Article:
Foreign Affairs and International Trade Canada (FAITC) has just
amended its Guide to Canada's Export Controls (June 2006) by
removing the Introduction section which contained administrative
information on the export permit process. There has been no change
to items covered under the Export Control List, so the Guide
remains dated June 2006.
Apparently as a replacement for the old Guide's
Introduction, FAITC has separately published the Export Controls Handbook (dated February
2009). It's worth a few minutes of your time to carefully
The Introduction in the old Guide was 33 pages in length, while
the Export Controls Handbook is 55 pages. The Handbook includes
similar administrative information but it is updated, more
detailed, and also contains discussion of other Canadian trade
In particular, you may find the Table 1: Summary of Export
Prohibitions (pp. 14-15) to be of some assistance. Another example
of additional detail can be found in "Box 4: Exports by
Intangible Means", which discusses the various non-physical
means by which controlled exports of services and technology can
occur including through training, emails, telephone conversations
and face-to-face meetings.
Voluntary Disclosure Procedures
One of the most significant additions to the Export Controls
Handbook is its written procedures on voluntary disclosures.
Although informal disclosures could be made to FAITC in the past,
release of this written procedure is a significant and welcome
development. In this regard, section H.7 of the Handbook provides
The Export Controls Division
recognizes that, on occasion, responsible exporters inadvertently
fail to comply with the Export and Import Permits Act. We encourage
all exporters in such a situation to disclose such episodes to us
as soon as possible.
The Export Controls Division looks
favorably upon disclosures if, after considering the information
provided, we are satisfied that the exporter has fully cooperated
and that no further action is warranted.
Depending on the circumstances of a
case, we may refer it to the Canada Border Services Agency for
H.7.1. Disclosure Procedures
Any voluntary disclosure must be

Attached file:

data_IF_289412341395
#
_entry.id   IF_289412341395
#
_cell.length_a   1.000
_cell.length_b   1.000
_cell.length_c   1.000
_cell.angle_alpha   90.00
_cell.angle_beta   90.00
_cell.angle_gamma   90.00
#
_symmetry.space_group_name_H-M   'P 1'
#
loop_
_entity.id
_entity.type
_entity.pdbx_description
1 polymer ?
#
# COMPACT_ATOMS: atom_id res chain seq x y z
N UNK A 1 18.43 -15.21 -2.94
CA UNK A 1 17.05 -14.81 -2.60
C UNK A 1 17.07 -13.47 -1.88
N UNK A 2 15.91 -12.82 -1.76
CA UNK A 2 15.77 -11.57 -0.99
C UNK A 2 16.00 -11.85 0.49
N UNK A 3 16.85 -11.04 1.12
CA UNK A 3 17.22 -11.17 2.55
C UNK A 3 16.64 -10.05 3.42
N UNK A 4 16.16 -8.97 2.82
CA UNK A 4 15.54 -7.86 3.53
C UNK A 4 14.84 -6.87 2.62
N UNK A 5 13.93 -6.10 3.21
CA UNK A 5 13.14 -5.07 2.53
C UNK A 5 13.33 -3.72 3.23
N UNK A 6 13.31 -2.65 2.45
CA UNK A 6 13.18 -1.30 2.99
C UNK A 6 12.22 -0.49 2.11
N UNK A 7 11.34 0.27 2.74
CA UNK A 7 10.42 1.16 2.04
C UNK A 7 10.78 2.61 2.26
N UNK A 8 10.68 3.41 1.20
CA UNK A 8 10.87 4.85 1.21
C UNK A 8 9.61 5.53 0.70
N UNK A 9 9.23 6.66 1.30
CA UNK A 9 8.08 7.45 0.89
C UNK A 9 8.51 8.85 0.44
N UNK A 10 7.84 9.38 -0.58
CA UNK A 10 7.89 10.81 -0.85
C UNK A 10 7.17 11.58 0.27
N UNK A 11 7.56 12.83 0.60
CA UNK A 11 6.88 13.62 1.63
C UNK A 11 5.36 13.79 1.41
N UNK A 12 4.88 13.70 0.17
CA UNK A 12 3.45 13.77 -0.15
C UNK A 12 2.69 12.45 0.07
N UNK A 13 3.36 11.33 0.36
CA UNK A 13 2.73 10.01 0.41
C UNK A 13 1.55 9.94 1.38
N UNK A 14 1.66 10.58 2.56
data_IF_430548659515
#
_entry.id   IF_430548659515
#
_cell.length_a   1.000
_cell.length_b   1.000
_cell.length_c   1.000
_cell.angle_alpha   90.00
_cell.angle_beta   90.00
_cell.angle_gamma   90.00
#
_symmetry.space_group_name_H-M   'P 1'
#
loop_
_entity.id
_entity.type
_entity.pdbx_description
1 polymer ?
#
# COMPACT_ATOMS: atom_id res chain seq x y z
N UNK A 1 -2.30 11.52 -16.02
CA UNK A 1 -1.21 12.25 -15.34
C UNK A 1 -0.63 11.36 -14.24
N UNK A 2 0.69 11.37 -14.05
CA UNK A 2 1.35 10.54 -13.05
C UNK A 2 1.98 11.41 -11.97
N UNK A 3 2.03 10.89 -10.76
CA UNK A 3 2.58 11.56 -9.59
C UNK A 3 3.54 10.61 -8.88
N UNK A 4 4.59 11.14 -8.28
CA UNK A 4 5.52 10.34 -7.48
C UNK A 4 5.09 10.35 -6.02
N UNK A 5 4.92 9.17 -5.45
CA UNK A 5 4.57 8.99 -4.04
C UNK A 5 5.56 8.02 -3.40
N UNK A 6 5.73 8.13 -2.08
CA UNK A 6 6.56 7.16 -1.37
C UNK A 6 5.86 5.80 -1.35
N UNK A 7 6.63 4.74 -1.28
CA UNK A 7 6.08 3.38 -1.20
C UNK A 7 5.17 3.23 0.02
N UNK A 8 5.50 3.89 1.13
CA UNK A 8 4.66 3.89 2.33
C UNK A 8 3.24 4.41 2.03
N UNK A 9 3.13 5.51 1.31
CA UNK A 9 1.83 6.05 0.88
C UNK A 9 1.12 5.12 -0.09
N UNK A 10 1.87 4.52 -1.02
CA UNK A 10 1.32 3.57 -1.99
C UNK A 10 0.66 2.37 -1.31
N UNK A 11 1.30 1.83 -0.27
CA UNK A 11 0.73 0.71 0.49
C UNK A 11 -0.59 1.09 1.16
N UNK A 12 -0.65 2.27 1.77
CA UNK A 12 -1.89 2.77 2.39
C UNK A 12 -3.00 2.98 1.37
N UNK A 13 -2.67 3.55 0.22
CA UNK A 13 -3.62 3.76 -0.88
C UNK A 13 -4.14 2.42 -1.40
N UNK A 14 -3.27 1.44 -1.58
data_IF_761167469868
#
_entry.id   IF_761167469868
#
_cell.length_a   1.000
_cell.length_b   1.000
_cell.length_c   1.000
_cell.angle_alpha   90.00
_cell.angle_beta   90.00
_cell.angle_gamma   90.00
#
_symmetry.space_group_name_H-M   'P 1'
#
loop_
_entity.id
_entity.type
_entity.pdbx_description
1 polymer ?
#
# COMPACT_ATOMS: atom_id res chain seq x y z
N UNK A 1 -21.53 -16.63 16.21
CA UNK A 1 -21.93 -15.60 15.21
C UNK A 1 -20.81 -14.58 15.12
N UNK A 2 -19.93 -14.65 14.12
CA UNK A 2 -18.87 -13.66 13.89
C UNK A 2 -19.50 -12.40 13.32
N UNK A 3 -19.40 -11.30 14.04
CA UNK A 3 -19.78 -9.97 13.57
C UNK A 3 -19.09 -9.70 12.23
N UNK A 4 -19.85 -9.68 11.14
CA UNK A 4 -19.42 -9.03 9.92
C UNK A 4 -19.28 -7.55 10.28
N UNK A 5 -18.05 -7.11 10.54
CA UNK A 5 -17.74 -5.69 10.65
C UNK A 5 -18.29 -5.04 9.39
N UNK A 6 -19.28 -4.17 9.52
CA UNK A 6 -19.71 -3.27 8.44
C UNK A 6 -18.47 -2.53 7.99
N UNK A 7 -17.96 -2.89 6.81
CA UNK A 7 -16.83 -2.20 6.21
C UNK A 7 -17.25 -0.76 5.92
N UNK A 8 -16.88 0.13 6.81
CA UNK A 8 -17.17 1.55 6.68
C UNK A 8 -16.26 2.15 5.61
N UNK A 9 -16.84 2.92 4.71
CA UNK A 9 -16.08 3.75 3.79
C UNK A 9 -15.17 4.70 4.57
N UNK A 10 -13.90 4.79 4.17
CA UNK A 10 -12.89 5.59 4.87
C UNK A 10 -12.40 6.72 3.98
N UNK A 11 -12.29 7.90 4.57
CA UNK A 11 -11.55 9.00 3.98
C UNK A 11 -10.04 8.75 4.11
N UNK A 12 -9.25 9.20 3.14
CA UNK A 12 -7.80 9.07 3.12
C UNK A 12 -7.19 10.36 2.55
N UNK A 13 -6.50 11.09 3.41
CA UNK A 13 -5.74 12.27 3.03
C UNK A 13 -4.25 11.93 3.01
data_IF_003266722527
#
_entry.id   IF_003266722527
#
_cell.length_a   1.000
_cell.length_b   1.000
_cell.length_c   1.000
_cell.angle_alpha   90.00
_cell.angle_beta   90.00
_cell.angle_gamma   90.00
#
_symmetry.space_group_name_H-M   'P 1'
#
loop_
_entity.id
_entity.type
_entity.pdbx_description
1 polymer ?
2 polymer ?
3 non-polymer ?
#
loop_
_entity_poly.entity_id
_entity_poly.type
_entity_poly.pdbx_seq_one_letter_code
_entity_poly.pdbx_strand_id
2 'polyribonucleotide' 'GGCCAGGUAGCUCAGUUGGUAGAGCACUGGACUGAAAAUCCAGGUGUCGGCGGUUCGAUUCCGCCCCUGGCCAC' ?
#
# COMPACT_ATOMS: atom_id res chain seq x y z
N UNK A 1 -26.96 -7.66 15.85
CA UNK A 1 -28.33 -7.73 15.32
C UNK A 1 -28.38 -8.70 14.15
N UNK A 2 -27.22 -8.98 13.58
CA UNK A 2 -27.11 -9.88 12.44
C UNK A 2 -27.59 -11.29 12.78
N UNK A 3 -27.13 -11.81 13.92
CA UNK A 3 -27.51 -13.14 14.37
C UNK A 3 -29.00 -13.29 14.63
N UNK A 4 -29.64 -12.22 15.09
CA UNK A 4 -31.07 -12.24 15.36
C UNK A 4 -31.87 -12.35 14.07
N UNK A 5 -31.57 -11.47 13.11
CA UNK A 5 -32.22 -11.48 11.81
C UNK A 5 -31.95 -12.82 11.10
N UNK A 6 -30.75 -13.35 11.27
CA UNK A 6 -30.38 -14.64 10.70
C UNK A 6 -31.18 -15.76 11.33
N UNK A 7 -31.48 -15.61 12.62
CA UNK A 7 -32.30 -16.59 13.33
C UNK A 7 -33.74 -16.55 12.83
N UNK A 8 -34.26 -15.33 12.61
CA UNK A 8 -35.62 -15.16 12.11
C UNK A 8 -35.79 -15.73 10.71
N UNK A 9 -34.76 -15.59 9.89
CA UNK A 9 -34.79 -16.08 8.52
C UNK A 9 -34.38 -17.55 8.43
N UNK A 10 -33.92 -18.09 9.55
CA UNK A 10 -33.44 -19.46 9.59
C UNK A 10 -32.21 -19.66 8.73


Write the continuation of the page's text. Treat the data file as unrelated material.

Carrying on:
accompanied by a cover letter, signed by a senior company officer
and addressed to the Director, Export Controls Division, Foreign
Affairs and International Trade Canada, 125 Sussex Drive, Ottawa,
Ontario K1A 0G2, which clearly states that its purpose is to
disclose noncompliance with the Export and Import Permits Act.
Included in the cover letter or in accompanying documentation must
be the following:
Details of the products concerned (including technical
specifications for assessment of export control status)
Dates of all shipments, mode of transport, and port of
Quantities and values of each shipment for each product
concerned (including copies of the B13 or Canadian Automated Export
Declaration submitted to the Canada Border Services Agency, as well
as copies of bills of lading or commercial invoices)
Contract of sale between the exporter and the final
For each export shipment in question, a statement as to whether
the export took place intentionally
Description of the circumstances underlying each export
shipment in question
Description of steps taken or processes and procedures put in
place to ensure that where required, export permits will be
obtained in future, and
Any other documentation that the exporter believes is relevant
to the purpose of the disclosure.
Disclosures may be submitted in
writing or electronically. You should contact the Export Controls
Division for advice on the most appropriate means of submitting a
disclosure of non-compliance.
Ensuring Compliance with Canadian Export Controls
Although it does not introduce any changes to Canadian export
controls laws, the Handbook ought to be carefully reviewed by all
Canadian exporters of goods, services and technology to better
understand current Canadian export permit procedures and ensure
their compliance systems are fully updated and complete.
Further, it is important to note that any effective export
control compliance program for businesses operating across the
United States-Canada border will need to take into account the
consistencies and conflicts between U.S. and Canadian control
regimes. In some cases, the controls will be similar or even
identical, in other cases they will differ, while in yet others
they actually create conflicting obligations such that compliance
with one regime results in violation under another.
The content of this article is intended to provide a general
guide to the subject matter. Specialist advice should be sought
about your specific circumstances.
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While that agreement mandated export measures on Canadian softwood lumber exports destined for the United States, it also protected those lumber exports from the potential imposition of onerous import measures by the U.S.
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